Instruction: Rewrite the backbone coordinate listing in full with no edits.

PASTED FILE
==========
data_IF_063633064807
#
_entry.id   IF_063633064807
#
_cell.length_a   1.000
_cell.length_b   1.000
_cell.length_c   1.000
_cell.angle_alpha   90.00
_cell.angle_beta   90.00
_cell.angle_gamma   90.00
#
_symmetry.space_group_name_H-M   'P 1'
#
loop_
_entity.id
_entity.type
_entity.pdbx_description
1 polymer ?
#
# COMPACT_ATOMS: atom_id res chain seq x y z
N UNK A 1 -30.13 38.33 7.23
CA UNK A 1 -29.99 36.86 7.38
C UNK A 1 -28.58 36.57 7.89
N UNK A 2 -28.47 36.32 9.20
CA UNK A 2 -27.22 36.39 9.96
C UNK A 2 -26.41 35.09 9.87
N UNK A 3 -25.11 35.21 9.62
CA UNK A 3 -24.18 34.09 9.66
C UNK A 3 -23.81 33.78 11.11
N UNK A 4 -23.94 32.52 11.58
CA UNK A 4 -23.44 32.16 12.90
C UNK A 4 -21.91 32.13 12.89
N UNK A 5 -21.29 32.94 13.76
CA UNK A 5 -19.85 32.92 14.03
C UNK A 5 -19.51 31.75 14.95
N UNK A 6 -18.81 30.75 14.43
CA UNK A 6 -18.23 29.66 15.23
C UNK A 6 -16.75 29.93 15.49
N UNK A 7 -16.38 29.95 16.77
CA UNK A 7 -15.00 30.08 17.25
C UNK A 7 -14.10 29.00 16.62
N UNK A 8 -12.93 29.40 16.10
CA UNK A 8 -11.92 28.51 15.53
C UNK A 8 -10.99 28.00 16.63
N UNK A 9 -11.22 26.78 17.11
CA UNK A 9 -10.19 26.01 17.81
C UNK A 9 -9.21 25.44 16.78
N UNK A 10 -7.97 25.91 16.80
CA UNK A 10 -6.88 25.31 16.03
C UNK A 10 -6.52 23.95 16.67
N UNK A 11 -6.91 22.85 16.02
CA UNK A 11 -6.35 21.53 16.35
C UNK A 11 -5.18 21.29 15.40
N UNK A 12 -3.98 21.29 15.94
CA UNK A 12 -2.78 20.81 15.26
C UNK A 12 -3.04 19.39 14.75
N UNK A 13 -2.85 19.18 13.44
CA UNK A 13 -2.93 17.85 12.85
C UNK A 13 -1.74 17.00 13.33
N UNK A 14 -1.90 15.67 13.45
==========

data_IF_063633064807
#
_entry.id   IF_063633064807
#
_cell.length_a   1.000
_cell.length_b   1.000
_cell.length_c   1.000
_cell.angle_alpha   90.00
_cell.angle_beta   90.00
_cell.angle_gamma   90.00
#
_symmetry.space_group_name_H-M   'P 1'
#
loop_
_entity.id
_entity.type
_entity.pdbx_description
1 polymer ?
#
# COMPACT_ATOMS: atom_id res chain seq x y z
N UNK A 1 -30.13 38.33 7.23
CA UNK A 1 -29.99 36.86 7.38
C UNK A 1 -28.58 36.57 7.89
N UNK A 2 -28.47 36.32 9.20
CA UNK A 2 -27.22 36.39 9.96
C UNK A 2 -26.41 35.09 9.87
N UNK A 3 -25.11 35.21 9.62
CA UNK A 3 -24.18 34.09 9.66
C UNK A 3 -23.81 33.78 11.11
N UNK A 4 -23.94 32.52 11.58
CA UNK A 4 -23.44 32.16 12.90
C UNK A 4 -21.91 32.13 12.89
N UNK A 5 -21.29 32.94 13.76
CA UNK A 5 -19.85 32.92 14.03
C UNK A 5 -19.51 31.75 14.95
N UNK A 6 -18.81 30.75 14.43
CA UNK A 6 -18.23 29.66 15.23
C UNK A 6 -16.75 29.93 15.49
N UNK A 7 -16.38 29.95 16.77
CA UNK A 7 -15.00 30.08 17.25
C UNK A 7 -14.10 29.00 16.62
N UNK A 8 -12.93 29.40 16.10
CA UNK A 8 -11.92 28.51 15.53
C UNK A 8 -10.99 28.00 16.63
N UNK A 9 -11.22 26.78 17.11
CA UNK A 9 -10.19 26.01 17.81
C UNK A 9 -9.21 25.44 16.78
N UNK A 10 -7.97 25.91 16.80
CA UNK A 10 -6.88 25.31 16.03
C UNK A 10 -6.52 23.95 16.67
N UNK A 11 -6.91 22.85 16.02
CA UNK A 11 -6.35 21.53 16.35
C UNK A 11 -5.18 21.29 15.40
N UNK A 12 -3.98 21.29 15.94
CA UNK A 12 -2.78 20.81 15.26
C UNK A 12 -3.04 19.39 14.75
N UNK A 13 -2.85 19.18 13.44
CA UNK A 13 -2.93 17.85 12.85
C UNK A 13 -1.74 17.00 13.33
N UNK A 14 -1.90 15.67 13.45